No Safe House by Linwood Barclay
I have enjoyed every book by Linwood Barclay that I have read. He is an American-born Canadian author who was born in Darien, Connecticut, USA in 1955. Barclay is a noted as a novelist, humourist, and columnist. His popular detective novels are bestsellers in Canada and internationally, beginning with No Time for Goodbye in 2007. Several of his books, including No Time For Goodbye, are reviewed on this site. See: https://bookreviewstoday.info/2013/03/05/no-time-for-goodbye-by-linwood-barclay/ It was my older daughter who recommended No Time for Goodbye to me when we were on holiday in Majorca. Since then, I have enjoyed several of his books. The most recent was No Safe House.
No Safe House picks up the story of Terry and Cynthia Archer and their daughter, Grace, seven years after No Time for Goodbye leaves off. The first book does not have to be read to understand this one, but the events of the first book are mostly disclosed here making reading No Time for Goodbye first, for the sake of enjoyment, advisable. The whole roller coaster ride of the story of No Safe House spans the course of only 24 hours. It is a tense thriller that winds threads of several stories into an exciting whole.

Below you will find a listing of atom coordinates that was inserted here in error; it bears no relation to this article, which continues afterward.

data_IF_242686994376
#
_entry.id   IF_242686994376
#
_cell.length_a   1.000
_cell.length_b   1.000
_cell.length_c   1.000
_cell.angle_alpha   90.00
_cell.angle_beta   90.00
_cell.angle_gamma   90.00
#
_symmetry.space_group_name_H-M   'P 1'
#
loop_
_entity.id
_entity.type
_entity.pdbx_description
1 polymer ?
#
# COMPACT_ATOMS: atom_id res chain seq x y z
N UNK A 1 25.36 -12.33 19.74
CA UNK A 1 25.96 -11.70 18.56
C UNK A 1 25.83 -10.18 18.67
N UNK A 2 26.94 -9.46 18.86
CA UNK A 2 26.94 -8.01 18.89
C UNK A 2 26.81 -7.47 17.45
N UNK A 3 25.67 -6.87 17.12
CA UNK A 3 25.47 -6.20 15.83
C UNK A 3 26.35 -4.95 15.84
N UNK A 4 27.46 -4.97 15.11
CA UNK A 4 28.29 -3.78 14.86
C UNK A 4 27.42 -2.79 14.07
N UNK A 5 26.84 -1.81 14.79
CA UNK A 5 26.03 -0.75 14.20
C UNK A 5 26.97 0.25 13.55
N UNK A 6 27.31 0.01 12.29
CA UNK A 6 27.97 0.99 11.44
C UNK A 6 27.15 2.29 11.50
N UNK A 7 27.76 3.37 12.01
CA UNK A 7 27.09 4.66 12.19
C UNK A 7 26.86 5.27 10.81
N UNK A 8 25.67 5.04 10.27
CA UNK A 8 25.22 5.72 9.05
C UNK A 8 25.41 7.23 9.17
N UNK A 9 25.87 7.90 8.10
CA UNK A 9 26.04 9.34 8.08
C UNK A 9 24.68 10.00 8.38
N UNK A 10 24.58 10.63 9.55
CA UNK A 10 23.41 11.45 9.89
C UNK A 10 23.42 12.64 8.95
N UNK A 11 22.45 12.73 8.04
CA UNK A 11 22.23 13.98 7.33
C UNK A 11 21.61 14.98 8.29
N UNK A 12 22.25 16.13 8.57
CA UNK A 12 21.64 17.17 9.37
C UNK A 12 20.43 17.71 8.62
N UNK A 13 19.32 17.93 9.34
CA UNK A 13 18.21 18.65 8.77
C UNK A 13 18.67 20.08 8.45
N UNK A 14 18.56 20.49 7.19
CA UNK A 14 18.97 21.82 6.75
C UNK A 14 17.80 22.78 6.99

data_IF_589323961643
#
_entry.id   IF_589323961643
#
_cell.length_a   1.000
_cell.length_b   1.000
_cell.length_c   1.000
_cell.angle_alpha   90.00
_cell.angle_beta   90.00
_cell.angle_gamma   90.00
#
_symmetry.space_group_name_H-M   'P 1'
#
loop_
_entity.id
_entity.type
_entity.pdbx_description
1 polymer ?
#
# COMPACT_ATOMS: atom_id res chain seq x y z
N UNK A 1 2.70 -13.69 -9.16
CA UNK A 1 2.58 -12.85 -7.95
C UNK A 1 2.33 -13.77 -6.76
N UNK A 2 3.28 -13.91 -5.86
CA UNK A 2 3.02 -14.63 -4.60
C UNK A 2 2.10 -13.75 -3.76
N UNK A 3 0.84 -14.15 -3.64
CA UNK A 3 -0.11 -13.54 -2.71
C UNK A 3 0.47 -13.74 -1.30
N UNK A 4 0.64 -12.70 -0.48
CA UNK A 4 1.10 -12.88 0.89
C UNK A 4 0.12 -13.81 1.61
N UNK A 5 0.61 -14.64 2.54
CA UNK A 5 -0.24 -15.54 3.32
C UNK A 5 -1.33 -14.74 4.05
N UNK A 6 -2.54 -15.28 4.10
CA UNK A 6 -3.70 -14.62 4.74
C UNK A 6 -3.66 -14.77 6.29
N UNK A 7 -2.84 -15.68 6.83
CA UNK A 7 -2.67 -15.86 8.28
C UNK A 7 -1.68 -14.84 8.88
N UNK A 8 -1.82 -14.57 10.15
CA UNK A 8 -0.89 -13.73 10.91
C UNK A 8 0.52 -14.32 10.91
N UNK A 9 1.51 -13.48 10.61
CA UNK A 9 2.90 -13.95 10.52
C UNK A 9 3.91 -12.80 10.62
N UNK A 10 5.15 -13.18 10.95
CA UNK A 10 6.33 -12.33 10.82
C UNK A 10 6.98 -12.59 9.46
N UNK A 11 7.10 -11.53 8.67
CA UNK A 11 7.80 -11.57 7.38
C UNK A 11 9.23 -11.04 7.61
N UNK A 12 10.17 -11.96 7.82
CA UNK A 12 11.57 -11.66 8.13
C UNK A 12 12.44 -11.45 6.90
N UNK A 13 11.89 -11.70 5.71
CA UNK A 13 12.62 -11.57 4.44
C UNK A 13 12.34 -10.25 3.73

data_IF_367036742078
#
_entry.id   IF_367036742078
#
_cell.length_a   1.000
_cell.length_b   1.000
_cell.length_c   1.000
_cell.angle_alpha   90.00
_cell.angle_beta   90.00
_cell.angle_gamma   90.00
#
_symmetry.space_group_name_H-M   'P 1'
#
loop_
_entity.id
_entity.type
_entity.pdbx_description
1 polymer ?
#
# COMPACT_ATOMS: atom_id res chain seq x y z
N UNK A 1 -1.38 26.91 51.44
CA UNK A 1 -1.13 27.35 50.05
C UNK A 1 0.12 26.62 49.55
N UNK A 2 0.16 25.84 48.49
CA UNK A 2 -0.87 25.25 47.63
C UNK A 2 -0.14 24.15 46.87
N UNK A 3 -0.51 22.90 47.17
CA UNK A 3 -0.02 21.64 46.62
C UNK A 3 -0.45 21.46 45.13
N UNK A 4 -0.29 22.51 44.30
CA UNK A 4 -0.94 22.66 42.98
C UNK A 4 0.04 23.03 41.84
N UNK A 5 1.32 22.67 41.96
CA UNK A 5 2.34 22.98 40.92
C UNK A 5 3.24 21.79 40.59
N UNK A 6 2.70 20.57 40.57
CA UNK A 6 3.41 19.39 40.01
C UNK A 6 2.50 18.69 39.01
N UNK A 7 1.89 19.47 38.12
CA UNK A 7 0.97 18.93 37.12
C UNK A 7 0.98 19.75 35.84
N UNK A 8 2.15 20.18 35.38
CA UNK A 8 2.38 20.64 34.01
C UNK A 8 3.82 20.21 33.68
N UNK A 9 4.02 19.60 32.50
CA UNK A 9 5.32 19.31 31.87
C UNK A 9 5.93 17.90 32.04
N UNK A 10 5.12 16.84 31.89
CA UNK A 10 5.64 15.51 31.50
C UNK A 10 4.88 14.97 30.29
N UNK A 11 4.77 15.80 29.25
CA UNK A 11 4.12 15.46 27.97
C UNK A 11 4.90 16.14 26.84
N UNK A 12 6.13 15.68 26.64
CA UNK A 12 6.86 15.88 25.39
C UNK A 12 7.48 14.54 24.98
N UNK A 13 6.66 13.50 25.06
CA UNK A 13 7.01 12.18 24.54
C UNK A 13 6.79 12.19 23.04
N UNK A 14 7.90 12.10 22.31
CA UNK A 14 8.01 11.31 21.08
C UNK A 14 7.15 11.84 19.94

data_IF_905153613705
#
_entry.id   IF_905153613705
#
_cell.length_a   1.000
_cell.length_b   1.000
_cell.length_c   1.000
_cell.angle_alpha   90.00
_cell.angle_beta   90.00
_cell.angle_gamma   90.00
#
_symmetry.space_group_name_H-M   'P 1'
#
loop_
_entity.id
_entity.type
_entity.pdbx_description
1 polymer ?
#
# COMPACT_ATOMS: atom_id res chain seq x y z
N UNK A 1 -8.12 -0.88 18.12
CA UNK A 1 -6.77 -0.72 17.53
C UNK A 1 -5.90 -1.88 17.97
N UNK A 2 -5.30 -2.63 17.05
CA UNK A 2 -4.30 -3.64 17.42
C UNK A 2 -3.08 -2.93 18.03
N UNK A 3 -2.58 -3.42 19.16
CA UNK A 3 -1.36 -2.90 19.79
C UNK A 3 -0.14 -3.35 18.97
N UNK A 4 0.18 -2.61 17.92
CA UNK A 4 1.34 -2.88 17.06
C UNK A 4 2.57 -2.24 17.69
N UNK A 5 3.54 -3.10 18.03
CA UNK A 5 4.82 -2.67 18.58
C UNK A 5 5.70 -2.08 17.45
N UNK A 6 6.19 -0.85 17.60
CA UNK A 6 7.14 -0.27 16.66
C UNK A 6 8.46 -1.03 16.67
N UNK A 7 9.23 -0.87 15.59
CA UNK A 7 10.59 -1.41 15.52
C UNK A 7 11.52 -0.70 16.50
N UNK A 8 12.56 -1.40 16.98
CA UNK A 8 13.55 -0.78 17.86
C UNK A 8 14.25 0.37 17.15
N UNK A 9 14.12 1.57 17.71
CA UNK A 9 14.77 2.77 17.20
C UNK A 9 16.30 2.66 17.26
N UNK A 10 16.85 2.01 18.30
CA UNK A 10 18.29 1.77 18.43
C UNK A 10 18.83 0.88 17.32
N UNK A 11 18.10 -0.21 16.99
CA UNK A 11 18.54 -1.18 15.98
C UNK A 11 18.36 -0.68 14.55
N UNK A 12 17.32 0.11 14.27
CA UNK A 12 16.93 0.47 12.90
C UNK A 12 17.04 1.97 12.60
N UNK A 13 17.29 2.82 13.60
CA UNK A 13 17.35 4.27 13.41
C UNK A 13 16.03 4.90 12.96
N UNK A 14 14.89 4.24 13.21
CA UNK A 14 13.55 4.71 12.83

Although several years have passed the Archers, and especially Cynthia, are still struggling with the ordeal they lived through. The criminal, Vince Fleming, is still on the periphery of their lives, Indeed Terry taught Vince’s stepdaughter, Jane Scavullo, who was a few years ahead of Grace at high school. Vince’s continuing presence in the Archer’s lives is to the discomfort of Terry Archer, and the continuing guilt of Cynthia. When their teenage daughter Grace gets involved in a break in and possible shooting, Vince re-enters their world and this time Terry is determined not to be dependent on him to solve their problems.
Linwood Barclay has a great ability to juggle several storylines and still make room for a twist at the end. He is also able to portray ordinary people caught up in extraordinary events and what that unaccustomed pressure causes them to do. So, as to the solution, Barclay got me once again and came so out of the blue that I would never have seen it coming: still, it made perfect sense.
I enjoy Linwood Barclay’s writing and was very pleased to meet him at last year’s Bloody Scotland Crime Writer’s Festival. If you enjoy a good thriller, No Safe House is for you.